Malvern’s Marvellous Morgan
For any Petrolhead, having a car factory tour is pretty special. Finding one where they still make most of the cars by hand, is pretty rare. Finding one that welcomes photographs without limitation is pretty unique!
Our tour was hosted by Robert, a man who went from fan of the marque, to purchaser of a car, to regular visitor, to tour guide. In fact, he suggested the idea and, as a result, has been showing people like us around the factory complex for the last 10 years.
In 1906, Henry Frederick Stanley Morgan (known as ‘HFS’) designed a motorised three wheeler car as a useful local runabout in his home town of Malvern, Worcestershire. The little tricycle became rather popular and thus the Morgan Car Company came to life. Work soon expanded enough to justify buying a nearby greenfield site that remains home to the company some 110 years later.
The tour starts in the newly plush reception and showroom area adjacent to the excellent cafe. A short cinematic history and handing out of ear pieces meaning Robert didn’t have to shout at any point on the tour.
We entered the first and oldest factory building that now houses a small display of venerable Morgans, including an unpopular (at the time) 1964 Hard Top… now a sought after and valuable classic. Apparently, ‘HFS’ would recognise some of the furniture, tools and other items on display in there… but not the Hard Top!
From there, we moved into a very quiet work space. It wasn’t quiet for long… we’d arrived at lunchtime. The bell rang at 13:00 and the place erupted with hammering noises. We were in the aluminium shed.
Our first opportunity to see cars being built was half way through the build process. We’d already seen some static ‘platforms’ (not called chassis, thanks to their unitary bonded construction) and engines imported from BMW; 4-cylinder 2.0L for the ‘Plus Four’ model and 6-cylinder 3.0L for the Plus Six. The noise came from hammering aluminium sheets around ‘mules’ built for the purpose before being wheeled into the next shed to be married to their engines, wiring looms, etc.
Robert showed us a piece of wing, light, flexible and ready to be beaten into the shape that’s so evocative of the Morgan style. Some pre-war machinery, still used regularly, sits alongside computer aided machines… “but there’s no ‘CNC’ process used here”, Robert is quick to point out. He’s also eager to point out how Morgan have led the industry in the adoption and use of the ‘superforming’ process (for the platforms), complementary to their traditional hand crafting for the bodywork.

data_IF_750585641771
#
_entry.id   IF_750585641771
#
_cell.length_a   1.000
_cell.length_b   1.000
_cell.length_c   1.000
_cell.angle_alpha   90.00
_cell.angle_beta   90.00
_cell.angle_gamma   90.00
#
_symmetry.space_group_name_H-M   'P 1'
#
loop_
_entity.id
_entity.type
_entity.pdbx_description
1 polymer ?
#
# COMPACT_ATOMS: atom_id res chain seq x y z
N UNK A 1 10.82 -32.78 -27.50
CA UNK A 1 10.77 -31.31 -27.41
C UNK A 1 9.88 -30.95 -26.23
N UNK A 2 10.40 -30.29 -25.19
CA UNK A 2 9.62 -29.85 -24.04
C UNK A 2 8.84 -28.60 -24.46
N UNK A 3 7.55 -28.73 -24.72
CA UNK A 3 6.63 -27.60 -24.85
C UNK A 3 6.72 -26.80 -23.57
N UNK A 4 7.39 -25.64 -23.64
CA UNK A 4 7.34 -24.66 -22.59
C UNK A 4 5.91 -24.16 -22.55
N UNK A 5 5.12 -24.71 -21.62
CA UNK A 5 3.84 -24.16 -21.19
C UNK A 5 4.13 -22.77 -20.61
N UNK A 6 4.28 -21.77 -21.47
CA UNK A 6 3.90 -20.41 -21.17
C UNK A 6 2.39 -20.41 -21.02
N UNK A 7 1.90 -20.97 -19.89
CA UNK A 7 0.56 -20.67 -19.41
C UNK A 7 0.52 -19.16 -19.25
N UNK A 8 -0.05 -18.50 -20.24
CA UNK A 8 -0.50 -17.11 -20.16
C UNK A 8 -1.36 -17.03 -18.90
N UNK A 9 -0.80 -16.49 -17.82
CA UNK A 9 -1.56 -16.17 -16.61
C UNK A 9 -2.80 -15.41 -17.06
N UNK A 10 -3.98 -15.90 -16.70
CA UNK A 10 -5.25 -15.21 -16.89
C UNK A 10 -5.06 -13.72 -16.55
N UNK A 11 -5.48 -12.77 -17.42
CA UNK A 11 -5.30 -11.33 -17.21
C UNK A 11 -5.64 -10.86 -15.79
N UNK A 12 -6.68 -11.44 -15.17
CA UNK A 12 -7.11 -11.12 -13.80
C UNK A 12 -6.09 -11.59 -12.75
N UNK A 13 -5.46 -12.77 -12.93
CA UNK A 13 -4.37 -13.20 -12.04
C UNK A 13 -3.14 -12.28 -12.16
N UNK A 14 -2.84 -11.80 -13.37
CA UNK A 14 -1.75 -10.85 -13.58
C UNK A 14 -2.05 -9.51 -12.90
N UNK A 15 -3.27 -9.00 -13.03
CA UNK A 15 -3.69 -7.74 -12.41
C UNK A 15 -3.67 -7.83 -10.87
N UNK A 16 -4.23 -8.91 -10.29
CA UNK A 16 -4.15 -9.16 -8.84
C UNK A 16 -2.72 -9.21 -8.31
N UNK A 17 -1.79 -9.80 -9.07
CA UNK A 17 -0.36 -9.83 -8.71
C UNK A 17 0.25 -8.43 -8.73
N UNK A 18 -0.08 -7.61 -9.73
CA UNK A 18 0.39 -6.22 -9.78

A further step back in the process – yes, this was no ordinary start-to-finish process review – took us to the woodworking shop. This was perhaps the part of the tour we were all expecting, after all, who doesn’t know that Morgan cars are made of ash? However, it was still very impressive to see the bending machine they’ve been using for almost a century, to see the craftspeople chiselling and planing and to smell the fresh (Norfolk-sourced) wood in that room.
A quick peek through a window into the pre-delivery inspection room – that used to be the 3-wheeler assembly line – precedes our exit into the cold fresh air.
We then nipped across the road to peer briefly through the paint shop window before entering the final assembly shed. The smell of leather greeted us as this is where the seats and other trim are married to the car. Sewing machinist occupy one corner, folding hood mechanisms and materials in another.
Also in this room are the ‘special projects’ underway. Not only is it a privilege to witness such work, it’s also mightily unusual for any car company to allow members of the general public to see and photograph proceedings. If you wanted confirmation of the friendliness of the Morgan Car Company, that was it.
A side room away from final assembly showed us the very last of the ‘current’ (year 2000) 3-wheeler models that was awaiting collection, complete with signatures of every employee who’s had a hand its build adorning the underside of the boot lid. Nice touch.
We also saw some of the off-road (rally) specials (9 built) and one of the 9-off GT models before finding our way back to the reception building via the small but very well presented museum.
The museum rounded off the tour very nicely with both a replica of the car that started off the whole story. A replica that consists of as many original parts as possible, but not enough to satisfy its builder – and company historian – that it’s actually ‘original’. Regardless it has starred in photo shoots, etc. and so is building a history all of its own. At the other extreme is a one-off electric 3-wheeler that almost became a production car and is no doubt now featuring heavily in the Morgan design studio’s inspiration and workload.
Other curios included the helmet and signed photograph of Gwenda Stewart (1894-1990) that was so treasured by HFS and an electric guitar built by an apprentice from a Morgan car door.
Finally, on to the shop (of course) and the cafe for that well-earned cuppa and cake.
Thank you Robert and the Morgan team. A terrific half-day out and well worth it if you’re considering the same for yourself or a gift for a Petrolhead loved one. We took along a non-Petrolhead friend (yes, we’ve actually got more than one of them) and they enjoyed it too!
You can also arrange to test drive the Plus-4 and Plus-6 models as part of your tour.